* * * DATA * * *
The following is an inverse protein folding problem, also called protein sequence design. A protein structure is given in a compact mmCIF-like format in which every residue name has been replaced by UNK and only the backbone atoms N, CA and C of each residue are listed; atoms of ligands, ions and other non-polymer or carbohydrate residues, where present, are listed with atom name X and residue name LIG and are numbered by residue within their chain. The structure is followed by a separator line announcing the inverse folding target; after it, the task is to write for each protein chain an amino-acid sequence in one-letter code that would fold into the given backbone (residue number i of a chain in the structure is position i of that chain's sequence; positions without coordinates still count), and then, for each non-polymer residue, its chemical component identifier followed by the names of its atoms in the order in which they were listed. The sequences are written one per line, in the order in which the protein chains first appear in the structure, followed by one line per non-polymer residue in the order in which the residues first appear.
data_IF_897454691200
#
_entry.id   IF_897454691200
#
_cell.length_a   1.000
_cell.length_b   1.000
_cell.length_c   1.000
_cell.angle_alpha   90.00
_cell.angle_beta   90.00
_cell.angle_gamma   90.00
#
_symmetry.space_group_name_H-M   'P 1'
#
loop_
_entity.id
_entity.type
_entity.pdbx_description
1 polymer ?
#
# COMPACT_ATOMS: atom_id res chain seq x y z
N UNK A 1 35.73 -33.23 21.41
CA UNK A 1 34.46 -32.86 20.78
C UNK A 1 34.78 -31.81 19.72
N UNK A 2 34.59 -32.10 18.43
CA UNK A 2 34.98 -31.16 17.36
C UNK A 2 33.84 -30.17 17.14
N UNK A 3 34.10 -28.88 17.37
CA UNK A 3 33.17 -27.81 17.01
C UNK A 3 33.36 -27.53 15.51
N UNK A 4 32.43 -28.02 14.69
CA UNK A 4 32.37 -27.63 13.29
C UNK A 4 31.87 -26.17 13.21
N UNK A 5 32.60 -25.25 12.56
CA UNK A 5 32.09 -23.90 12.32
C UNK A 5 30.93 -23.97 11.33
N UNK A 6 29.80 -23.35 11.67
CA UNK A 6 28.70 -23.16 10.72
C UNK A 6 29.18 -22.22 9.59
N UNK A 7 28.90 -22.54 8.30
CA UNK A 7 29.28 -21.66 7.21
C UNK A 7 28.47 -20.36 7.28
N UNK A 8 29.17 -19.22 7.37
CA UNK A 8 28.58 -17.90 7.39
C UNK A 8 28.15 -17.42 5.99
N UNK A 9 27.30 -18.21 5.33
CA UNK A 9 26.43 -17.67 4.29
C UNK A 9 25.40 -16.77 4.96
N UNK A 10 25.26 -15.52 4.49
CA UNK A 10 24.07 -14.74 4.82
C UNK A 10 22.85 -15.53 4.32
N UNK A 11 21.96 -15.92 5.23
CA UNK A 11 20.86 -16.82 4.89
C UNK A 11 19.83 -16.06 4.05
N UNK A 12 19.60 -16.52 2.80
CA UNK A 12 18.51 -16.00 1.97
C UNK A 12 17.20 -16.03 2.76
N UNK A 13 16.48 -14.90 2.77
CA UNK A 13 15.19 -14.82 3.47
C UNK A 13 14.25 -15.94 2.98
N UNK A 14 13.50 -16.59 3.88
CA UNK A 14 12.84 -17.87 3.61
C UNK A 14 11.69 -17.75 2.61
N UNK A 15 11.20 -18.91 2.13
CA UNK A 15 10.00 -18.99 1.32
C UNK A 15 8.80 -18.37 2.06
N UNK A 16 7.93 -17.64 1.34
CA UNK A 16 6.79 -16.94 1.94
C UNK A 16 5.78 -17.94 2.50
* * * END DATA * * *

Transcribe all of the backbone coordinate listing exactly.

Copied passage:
The following is an inverse protein folding problem, also called protein sequence design. A protein structure is given in a compact mmCIF-like format in which every residue name has been replaced by UNK and only the backbone atoms N, CA and C of each residue are listed; atoms of ligands, ions and other non-polymer or carbohydrate residues, where present, are listed with atom name X and residue name LIG and are numbered by residue within their chain. The structure is followed by a separator line announcing the inverse folding target; after it, the task is to write for each protein chain an amino-acid sequence in one-letter code that would fold into the given backbone (residue number i of a chain in the structure is position i of that chain's sequence; positions without coordinates still count), and then, for each non-polymer residue, its chemical component identifier followed by the names of its atoms in the order in which they were listed. The sequences are written one per line, in the order in which the protein chains first appear in the structure, followed by one line per non-polymer residue in the order in which the residues first appear.
data_IF_897454691200
#
_entry.id   IF_897454691200
#
_cell.length_a   1.000
_cell.length_b   1.000
_cell.length_c   1.000
_cell.angle_alpha   90.00
_cell.angle_beta   90.00
_cell.angle_gamma   90.00
#
_symmetry.space_group_name_H-M   'P 1'
#
loop_
_entity.id
_entity.type
_entity.pdbx_description
1 polymer ?
#
# COMPACT_ATOMS: atom_id res chain seq x y z
N UNK A 1 35.73 -33.23 21.41
CA UNK A 1 34.46 -32.86 20.78
C UNK A 1 34.78 -31.81 19.72
N UNK A 2 34.59 -32.10 18.43
CA UNK A 2 34.98 -31.16 17.36
C UNK A 2 33.84 -30.17 17.14
N UNK A 3 34.10 -28.88 17.37
CA UNK A 3 33.17 -27.81 17.01
C UNK A 3 33.36 -27.53 15.51
N UNK A 4 32.43 -28.02 14.69
CA UNK A 4 32.37 -27.63 13.29
C UNK A 4 31.87 -26.17 13.21
N UNK A 5 32.60 -25.25 12.56
CA UNK A 5 32.09 -23.90 12.32
C UNK A 5 30.93 -23.97 11.33
N UNK A 6 29.80 -23.35 11.67
CA UNK A 6 28.70 -23.16 10.72
C UNK A 6 29.18 -22.22 9.59
N UNK A 7 28.90 -22.54 8.30
CA UNK A 7 29.28 -21.66 7.21
C UNK A 7 28.47 -20.36 7.28
N UNK A 8 29.17 -19.22 7.37
CA UNK A 8 28.58 -17.90 7.39
C UNK A 8 28.15 -17.42 5.99
N UNK A 9 27.30 -18.21 5.33
CA UNK A 9 26.43 -17.67 4.29
C UNK A 9 25.40 -16.77 4.96
N UNK A 10 25.26 -15.52 4.49
CA UNK A 10 24.07 -14.74 4.82
C UNK A 10 22.85 -15.53 4.32
N UNK A 11 21.96 -15.92 5.23
CA UNK A 11 20.86 -16.82 4.89
C UNK A 11 19.83 -16.06 4.05
N UNK A 12 19.60 -16.52 2.80
CA UNK A 12 18.51 -16.00 1.97
C UNK A 12 17.20 -16.03 2.76
N UNK A 13 16.48 -14.90 2.77
CA UNK A 13 15.19 -14.82 3.47
C UNK A 13 14.25 -15.94 2.98
N UNK A 14 13.50 -16.59 3.88
CA UNK A 14 12.84 -17.87 3.61
C UNK A 14 11.69 -17.75 2.61
N UNK A 15 11.20 -18.91 2.13
CA UNK A 15 10.00 -18.99 1.32
C UNK A 15 8.80 -18.37 2.06
N UNK A 16 7.93 -17.64 1.34
CA UNK A 16 6.79 -16.94 1.94
C UNK A 16 5.78 -17.94 2.50